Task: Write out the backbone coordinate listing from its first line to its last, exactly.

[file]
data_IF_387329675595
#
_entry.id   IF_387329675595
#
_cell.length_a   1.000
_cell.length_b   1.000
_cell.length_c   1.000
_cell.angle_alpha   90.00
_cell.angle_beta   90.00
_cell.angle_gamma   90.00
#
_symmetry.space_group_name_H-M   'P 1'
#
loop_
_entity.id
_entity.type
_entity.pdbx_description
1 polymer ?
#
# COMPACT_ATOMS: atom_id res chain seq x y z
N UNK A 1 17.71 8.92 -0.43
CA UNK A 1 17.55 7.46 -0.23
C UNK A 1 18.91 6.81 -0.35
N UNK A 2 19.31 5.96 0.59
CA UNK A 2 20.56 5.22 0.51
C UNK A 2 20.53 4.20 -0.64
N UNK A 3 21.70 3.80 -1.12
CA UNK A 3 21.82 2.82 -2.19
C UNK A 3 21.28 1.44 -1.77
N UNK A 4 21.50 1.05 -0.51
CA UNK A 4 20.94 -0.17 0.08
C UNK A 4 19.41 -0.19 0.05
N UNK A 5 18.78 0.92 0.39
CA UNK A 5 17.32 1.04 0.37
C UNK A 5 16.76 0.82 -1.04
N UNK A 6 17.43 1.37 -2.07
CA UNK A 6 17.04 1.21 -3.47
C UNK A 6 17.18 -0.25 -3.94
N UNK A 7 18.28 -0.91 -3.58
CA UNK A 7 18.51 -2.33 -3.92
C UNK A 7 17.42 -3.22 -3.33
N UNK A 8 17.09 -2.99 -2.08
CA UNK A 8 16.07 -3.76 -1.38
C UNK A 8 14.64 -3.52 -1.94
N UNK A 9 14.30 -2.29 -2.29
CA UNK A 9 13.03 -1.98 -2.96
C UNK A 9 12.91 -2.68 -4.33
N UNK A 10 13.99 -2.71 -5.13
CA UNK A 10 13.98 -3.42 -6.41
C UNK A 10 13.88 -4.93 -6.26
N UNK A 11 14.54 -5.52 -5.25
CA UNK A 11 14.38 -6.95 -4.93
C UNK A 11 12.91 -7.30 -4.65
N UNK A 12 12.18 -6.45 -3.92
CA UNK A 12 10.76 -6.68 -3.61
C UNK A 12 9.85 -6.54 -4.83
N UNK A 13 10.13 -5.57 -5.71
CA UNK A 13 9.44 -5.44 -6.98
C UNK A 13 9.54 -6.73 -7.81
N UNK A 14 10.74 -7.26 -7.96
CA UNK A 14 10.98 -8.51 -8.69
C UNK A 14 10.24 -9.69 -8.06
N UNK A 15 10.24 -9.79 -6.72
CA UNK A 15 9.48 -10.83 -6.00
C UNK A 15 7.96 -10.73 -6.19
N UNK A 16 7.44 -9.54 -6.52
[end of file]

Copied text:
data_IF_387329675595
#
_entry.id   IF_387329675595
#
_cell.length_a   1.000
_cell.length_b   1.000
_cell.length_c   1.000
_cell.angle_alpha   90.00
_cell.angle_beta   90.00
_cell.angle_gamma   90.00
#
_symmetry.space_group_name_H-M   'P 1'
#
loop_
_entity.id
_entity.type
_entity.pdbx_description
1 polymer ?
#
# COMPACT_ATOMS: atom_id res chain seq x y z
N UNK A 1 17.71 8.92 -0.43
CA UNK A 1 17.55 7.46 -0.23
C UNK A 1 18.91 6.81 -0.35
N UNK A 2 19.31 5.96 0.59
CA UNK A 2 20.56 5.22 0.51
C UNK A 2 20.53 4.20 -0.64
N UNK A 3 21.70 3.80 -1.12
CA UNK A 3 21.82 2.82 -2.19
C UNK A 3 21.28 1.44 -1.77
N UNK A 4 21.50 1.05 -0.51
CA UNK A 4 20.94 -0.17 0.08
C UNK A 4 19.41 -0.19 0.05
N UNK A 5 18.78 0.92 0.39
CA UNK A 5 17.32 1.04 0.37
C UNK A 5 16.76 0.82 -1.04
N UNK A 6 17.43 1.37 -2.07
CA UNK A 6 17.04 1.21 -3.47
C UNK A 6 17.18 -0.25 -3.94
N UNK A 7 18.28 -0.91 -3.58
CA UNK A 7 18.51 -2.33 -3.92
C UNK A 7 17.42 -3.22 -3.33
N UNK A 8 17.09 -2.99 -2.08
CA UNK A 8 16.07 -3.76 -1.38
C UNK A 8 14.64 -3.52 -1.94
N UNK A 9 14.30 -2.29 -2.29
CA UNK A 9 13.03 -1.98 -2.96
C UNK A 9 12.91 -2.68 -4.33
N UNK A 10 13.99 -2.71 -5.13
CA UNK A 10 13.98 -3.42 -6.41
C UNK A 10 13.88 -4.93 -6.26
N UNK A 11 14.54 -5.52 -5.25
CA UNK A 11 14.38 -6.95 -4.93
C UNK A 11 12.91 -7.30 -4.65
N UNK A 12 12.18 -6.45 -3.92
CA UNK A 12 10.76 -6.68 -3.61
C UNK A 12 9.85 -6.54 -4.83
N UNK A 13 10.13 -5.57 -5.71
CA UNK A 13 9.44 -5.44 -6.98
C UNK A 13 9.54 -6.73 -7.81
N UNK A 14 10.74 -7.26 -7.96
CA UNK A 14 10.98 -8.51 -8.69
C UNK A 14 10.24 -9.69 -8.06
N UNK A 15 10.24 -9.79 -6.72
CA UNK A 15 9.48 -10.83 -6.00
C UNK A 15 7.96 -10.73 -6.19
N UNK A 16 7.44 -9.54 -6.52